As far as the entire issue of family reunification is concerned, the bill has very little to say, referring instead to provisions which are to come in the regulations once they are added. The government has, however, announced certain measures relating to family reunification. It would, in our opinion, be advisable for the promised measures to be integrated into the bill, as I have said, rather than just restating some old principles.
As parliamentarians, we would like to study the provisions, debate them and discuss them in committee. The problem is that we do not have the regulations before us. We cannot make a proper decision on this bill, because many of the measures are to come, many will not be incorporated in the bill. In the end, I think that each parliamentarian is entitled to examine the merits of this bill in terms of its provisions and not in terms of future regulatory measures.
The bill proposes to prevent people on welfare from sponsoring members of their family, including spouses and minor children, unless they have special permission from the minister. In our opinion, this is interference in the right to family unity because of economic status. At the moment, spouses and minor children are the only members of a family that may be sponsored by a recipient of welfare. We believe this represents serious interference, and it is clear that we will never agree to two people having different privileges.
There cannot be a double standard based on economic factors, on whether a person is on welfare or is working. I think that the right is fundamental, and in this regard, we will clearly be moving amendments.
As my time is running out, I will conclude by saying that the Bloc Quebecois regrets the harsh tone adopted by the minister in her speech, in her presentation, the hard words chosen by the government to introduce the bill and the accompanying press releases. From the way it addresses the question, we think that the government, which seems to be trying to reassure the Canadian right, is reinforcing prejudice against refugees and immigrants. It is thus encouraging division.
In recent years, the Bloc Quebecois has said on several occasions that Canada's refugee determination system should have two essential features: it must be quick and fair to a person who is legitimately seeking asylum and it must deter those who overburden the system with unjustified claims. This slowness in processing claims results in unacceptable human dramas and puts people and families in extremely difficult situations.
For example, the average time to process a claim at the IRB's Montreal office is ten months. Moreover, at the end of December 1999, there were over 7,000 asylum seekers in Montreal who were waiting for a hearing. That is one third of all cases in Canada. Indeed, one third of all such cases in Canada are handled by the IRB's Montreal office. Is this not evidence of the laxness of the refugee determination system?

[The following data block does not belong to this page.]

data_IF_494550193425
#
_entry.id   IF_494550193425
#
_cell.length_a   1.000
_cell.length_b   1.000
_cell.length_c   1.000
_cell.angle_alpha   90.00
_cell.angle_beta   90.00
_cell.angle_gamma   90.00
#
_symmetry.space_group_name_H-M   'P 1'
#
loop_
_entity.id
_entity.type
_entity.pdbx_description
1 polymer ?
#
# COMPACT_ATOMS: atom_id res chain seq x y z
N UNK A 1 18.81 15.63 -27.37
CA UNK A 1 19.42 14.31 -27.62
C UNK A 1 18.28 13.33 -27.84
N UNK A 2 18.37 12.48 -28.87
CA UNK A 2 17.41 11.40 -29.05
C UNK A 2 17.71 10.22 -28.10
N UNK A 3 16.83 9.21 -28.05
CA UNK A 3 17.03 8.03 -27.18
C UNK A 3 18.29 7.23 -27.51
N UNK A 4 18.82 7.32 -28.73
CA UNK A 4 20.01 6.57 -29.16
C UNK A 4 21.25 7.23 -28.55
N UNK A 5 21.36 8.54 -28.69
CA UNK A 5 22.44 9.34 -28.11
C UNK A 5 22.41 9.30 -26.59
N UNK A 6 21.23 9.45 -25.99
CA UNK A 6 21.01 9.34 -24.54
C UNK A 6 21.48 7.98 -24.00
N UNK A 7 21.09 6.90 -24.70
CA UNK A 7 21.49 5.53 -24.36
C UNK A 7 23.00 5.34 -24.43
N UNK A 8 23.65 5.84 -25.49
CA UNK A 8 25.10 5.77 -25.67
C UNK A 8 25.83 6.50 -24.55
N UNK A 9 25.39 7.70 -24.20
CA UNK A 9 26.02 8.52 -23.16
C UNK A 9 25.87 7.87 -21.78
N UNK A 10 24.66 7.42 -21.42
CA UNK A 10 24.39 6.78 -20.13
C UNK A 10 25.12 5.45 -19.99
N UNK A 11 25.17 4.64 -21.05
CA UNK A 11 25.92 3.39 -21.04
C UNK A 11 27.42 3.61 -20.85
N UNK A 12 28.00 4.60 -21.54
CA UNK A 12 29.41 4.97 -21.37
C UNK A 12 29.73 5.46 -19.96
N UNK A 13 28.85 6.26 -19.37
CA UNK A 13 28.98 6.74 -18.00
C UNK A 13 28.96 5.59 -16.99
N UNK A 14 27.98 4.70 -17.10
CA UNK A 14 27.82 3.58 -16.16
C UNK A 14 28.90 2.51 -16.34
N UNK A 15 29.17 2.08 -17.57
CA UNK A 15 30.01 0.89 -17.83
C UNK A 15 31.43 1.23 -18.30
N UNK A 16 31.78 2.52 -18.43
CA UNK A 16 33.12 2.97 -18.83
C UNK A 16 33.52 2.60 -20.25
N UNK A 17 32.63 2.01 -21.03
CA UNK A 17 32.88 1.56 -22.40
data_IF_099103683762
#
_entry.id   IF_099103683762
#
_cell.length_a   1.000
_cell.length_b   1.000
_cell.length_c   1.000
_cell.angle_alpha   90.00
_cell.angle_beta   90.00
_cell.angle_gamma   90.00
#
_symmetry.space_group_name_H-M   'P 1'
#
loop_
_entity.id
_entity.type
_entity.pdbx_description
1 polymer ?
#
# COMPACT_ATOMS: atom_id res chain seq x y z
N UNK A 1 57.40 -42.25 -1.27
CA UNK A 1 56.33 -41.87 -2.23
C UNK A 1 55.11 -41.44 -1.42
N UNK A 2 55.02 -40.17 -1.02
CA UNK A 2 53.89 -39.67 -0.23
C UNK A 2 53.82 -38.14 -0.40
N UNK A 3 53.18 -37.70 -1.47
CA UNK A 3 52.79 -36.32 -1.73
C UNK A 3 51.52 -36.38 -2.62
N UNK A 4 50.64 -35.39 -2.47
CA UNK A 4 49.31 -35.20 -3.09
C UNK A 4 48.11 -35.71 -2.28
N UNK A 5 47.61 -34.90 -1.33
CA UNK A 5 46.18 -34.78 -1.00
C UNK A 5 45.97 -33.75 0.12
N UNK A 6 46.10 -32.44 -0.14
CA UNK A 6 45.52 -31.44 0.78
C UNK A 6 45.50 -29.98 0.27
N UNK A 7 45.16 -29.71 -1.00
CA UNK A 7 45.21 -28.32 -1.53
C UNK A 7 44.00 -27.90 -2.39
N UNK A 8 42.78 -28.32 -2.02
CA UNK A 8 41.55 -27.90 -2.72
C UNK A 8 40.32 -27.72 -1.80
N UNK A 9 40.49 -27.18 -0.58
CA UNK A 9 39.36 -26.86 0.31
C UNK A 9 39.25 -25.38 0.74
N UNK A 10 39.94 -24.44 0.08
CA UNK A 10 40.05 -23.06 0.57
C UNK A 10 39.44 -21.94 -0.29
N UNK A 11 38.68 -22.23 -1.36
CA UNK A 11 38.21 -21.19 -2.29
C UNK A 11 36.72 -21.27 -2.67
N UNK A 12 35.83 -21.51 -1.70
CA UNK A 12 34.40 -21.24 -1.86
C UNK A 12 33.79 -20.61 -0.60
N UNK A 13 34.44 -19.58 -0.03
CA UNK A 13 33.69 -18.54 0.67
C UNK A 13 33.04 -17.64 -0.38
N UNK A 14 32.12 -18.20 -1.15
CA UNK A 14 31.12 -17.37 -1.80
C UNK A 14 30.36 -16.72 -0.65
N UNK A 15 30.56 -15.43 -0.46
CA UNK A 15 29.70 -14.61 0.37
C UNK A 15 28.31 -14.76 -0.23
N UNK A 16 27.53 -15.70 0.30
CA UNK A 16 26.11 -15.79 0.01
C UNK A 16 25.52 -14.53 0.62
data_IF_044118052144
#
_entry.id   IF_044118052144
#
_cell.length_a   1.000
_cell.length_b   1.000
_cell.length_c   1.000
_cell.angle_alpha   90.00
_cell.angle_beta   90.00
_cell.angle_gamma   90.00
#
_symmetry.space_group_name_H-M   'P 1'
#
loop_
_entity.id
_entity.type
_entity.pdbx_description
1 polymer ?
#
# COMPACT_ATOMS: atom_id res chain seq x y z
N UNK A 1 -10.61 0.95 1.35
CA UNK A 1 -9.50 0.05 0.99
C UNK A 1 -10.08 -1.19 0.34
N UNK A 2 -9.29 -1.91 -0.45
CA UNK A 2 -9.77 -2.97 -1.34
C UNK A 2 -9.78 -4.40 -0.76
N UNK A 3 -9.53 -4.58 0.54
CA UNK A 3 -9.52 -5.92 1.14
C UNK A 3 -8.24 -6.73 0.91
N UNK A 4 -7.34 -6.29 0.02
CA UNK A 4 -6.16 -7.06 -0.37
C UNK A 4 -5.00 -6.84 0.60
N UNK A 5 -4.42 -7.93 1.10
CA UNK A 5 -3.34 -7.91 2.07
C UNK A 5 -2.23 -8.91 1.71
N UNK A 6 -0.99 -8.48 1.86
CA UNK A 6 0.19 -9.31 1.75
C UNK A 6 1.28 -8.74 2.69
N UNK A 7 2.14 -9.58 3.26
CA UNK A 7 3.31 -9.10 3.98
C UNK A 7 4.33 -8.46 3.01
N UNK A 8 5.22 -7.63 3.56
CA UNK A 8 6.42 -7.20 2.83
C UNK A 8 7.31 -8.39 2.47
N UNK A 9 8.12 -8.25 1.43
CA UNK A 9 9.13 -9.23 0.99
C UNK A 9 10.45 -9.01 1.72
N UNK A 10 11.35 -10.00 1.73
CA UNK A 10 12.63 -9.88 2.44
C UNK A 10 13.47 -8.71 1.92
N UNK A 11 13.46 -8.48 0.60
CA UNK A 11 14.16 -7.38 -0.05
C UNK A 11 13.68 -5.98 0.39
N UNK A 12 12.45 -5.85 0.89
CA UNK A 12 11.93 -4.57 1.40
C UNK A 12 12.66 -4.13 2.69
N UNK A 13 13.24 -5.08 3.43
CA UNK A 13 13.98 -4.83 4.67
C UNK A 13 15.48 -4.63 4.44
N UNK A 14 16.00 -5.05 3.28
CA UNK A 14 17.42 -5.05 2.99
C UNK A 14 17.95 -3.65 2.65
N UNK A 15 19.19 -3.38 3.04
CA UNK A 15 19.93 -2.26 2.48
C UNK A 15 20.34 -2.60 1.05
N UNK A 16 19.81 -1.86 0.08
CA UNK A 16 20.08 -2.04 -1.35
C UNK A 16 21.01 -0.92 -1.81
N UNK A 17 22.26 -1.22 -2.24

We also believe that the new bill on immigration does not reflect explicitly enough the actual scope of all the powers gained by Quebec in this area. According to the Quebec Minister of Relations with the Citizens and Immigration, Robert Perreault:
The act will have to include firm commitments in that respect ...Provisions will have to be added to the current bill to ensure, among other things, the respect of Quebec's powers regarding the selection of temporary workers or the maintaining of a distinct program for investor immigrants.
That statement was made by the Quebec minister of citizenship and immigration. Clearly we will have amendments to clarify these two aspects, which are not included in the bill.
The bill—I have mentioned this many times since it was introduced—does not clarify Quebec's jurisdiction in this regard. As we know, Quebec is responsible for independent immigration. We would therefore have liked to see this mentioned in the bill. But the bill does not make this clear. There must be clauses spelling out Quebec's jurisdiction in this area.
In addition to the issue of Quebec's jurisdiction, it is important to mention that, although the bill proposes amendments with respect to refugee claims, nowhere does Ottawa undertake to assume the costs resulting from its handling of those claims. In fact, if the federal government believes in the effectiveness of the measures proposed in its bill, it should be able to undertake to assume these costs, and to do so until those affected have been granted refugee status, have been granted permanent residence, or have left the country.
Last February, it will be recalled, Quebec joined with Ontario and British Columbia in criticizing the federal government's handing of the movement of asylum seekers, calling for major changes, and demanding that the federal government, which is responsible for the entire refugee determination process, assume all the costs of providing services to these individuals, including social assistance, legal aid and education.
I would remind members that, right now, it is costing Quebec over $80 million annually to look after people waiting for a ruling from the federal government's Immigration and Refugee Board.
Clearly, the Bloc Quebecois is greatly concerned by the fact that many crucial points are relegated to the regulations—and I do not believe I am the only one to have said so today—rather than being part of the bill itself.
At the present time we cannot be totally in favour of the bill, obviously. Too many measures, too many provisions, are part of the regulations, preventing us from giving our support at second reading.
What we can do is to state that, at most, we are in favour of the principle behind the bill, but we cannot come out in favour of the bill at this point with our eyes closed. We are going to look at it in committee, propose and debate amendments, and then bring it back to the House for third reading. That is when our decision will be made. I must say, however, that it is disappointing that some of the measures are contained, not in the bill, but in the regulations.